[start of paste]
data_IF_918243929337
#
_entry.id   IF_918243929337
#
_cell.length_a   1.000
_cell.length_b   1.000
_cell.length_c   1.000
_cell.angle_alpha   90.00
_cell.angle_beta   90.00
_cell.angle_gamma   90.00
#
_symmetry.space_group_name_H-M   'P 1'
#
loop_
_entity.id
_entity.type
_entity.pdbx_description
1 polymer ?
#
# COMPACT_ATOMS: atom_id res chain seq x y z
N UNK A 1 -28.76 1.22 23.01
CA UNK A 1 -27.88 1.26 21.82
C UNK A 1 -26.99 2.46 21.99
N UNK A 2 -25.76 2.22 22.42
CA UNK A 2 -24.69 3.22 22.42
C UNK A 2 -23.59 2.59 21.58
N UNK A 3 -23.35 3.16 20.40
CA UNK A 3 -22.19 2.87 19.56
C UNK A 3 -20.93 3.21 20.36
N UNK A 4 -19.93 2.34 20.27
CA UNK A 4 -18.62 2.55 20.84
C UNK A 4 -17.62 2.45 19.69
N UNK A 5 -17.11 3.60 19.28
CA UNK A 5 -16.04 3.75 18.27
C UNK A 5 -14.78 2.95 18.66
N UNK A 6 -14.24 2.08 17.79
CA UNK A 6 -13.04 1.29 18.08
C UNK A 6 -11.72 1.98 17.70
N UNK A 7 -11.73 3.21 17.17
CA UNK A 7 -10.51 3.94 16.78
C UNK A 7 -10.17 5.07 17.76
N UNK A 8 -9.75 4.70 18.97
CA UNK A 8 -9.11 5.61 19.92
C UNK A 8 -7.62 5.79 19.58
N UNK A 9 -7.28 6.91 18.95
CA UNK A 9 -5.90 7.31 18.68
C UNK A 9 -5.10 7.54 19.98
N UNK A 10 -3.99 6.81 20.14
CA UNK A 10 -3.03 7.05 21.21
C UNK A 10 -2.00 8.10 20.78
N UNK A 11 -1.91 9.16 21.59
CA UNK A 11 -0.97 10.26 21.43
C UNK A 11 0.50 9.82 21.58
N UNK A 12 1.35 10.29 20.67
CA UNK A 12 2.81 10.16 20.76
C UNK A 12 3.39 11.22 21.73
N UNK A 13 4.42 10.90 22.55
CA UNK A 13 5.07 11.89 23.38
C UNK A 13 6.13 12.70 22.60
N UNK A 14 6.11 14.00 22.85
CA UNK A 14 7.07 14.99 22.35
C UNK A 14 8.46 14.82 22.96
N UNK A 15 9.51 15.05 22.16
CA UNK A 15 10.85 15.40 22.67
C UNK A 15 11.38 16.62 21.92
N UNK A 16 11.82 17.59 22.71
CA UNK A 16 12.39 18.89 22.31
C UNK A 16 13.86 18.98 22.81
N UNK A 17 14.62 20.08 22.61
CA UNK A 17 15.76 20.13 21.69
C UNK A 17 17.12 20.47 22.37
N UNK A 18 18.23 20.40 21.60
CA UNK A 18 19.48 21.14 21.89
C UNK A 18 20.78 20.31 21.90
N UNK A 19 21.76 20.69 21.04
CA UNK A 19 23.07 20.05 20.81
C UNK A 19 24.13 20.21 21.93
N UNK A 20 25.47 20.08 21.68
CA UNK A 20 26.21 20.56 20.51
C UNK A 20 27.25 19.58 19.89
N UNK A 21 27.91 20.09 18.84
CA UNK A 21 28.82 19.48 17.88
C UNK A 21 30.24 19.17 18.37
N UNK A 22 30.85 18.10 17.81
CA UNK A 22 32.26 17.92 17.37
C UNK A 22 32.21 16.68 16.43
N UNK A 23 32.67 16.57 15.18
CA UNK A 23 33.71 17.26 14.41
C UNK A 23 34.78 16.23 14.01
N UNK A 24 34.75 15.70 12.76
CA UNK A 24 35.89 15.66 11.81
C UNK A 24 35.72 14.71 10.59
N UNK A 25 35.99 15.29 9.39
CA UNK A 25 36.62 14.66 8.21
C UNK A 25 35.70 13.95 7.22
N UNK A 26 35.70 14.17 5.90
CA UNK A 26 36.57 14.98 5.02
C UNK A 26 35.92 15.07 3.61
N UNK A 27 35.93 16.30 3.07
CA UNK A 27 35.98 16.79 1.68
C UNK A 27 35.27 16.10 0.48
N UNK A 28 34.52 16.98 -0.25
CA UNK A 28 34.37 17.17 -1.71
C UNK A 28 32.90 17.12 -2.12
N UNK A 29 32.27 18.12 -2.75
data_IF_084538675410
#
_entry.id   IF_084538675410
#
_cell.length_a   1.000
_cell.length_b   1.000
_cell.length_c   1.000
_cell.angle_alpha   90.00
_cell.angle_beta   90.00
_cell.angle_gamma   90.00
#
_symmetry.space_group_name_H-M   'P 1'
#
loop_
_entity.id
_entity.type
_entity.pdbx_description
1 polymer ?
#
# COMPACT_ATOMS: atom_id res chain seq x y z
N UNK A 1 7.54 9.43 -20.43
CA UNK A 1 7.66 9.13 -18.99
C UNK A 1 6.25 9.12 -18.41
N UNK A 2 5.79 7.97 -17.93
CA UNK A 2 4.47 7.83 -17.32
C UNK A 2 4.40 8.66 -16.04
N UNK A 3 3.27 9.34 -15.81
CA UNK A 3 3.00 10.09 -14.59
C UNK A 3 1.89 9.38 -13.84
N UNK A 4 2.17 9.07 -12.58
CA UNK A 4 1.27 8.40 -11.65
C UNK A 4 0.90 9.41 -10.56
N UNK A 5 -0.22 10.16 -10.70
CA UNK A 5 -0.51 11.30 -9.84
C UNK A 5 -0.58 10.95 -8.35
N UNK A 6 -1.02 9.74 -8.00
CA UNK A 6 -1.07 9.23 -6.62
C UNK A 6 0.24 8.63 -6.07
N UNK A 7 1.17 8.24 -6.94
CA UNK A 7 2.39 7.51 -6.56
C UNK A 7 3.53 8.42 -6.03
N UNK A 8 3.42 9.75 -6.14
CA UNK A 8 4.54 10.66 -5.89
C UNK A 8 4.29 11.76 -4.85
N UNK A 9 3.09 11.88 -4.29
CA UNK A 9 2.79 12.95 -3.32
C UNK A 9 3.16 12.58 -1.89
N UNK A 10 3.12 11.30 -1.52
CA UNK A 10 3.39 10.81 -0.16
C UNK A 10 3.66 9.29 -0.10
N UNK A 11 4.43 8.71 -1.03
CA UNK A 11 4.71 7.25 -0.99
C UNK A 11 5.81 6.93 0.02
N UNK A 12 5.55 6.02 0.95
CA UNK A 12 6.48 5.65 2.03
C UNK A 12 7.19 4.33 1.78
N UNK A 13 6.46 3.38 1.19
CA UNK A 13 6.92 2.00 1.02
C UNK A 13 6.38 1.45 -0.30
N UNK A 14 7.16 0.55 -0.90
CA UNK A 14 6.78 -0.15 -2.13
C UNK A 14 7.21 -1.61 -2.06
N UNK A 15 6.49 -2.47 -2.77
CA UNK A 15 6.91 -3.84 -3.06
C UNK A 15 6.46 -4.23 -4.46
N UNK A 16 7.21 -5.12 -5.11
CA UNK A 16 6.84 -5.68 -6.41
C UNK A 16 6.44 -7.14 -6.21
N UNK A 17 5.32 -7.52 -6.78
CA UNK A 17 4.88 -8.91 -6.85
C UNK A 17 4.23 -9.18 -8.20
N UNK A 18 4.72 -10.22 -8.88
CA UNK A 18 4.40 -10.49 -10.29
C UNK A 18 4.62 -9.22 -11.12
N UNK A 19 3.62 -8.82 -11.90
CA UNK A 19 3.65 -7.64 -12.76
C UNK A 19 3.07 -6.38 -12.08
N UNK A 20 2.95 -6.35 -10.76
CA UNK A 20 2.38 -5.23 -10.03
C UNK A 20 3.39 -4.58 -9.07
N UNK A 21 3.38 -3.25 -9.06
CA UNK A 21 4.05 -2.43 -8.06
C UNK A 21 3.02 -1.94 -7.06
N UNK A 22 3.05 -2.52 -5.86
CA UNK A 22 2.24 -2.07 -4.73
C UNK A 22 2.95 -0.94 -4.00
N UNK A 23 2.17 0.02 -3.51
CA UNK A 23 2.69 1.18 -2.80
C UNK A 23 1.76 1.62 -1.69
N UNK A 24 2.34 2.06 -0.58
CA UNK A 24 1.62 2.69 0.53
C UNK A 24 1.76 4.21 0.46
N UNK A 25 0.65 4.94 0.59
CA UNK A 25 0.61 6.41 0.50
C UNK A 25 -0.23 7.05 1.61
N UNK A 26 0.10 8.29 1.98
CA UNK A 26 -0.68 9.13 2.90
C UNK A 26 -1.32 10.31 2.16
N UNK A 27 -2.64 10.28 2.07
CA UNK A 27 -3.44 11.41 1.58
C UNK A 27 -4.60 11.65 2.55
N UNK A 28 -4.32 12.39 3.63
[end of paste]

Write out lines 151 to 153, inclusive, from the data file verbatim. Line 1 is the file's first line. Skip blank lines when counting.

CA UNK A 9 2.79 12.95 -3.32
C UNK A 9 3.16 12.58 -1.89
N UNK A 10 3.12 11.30 -1.52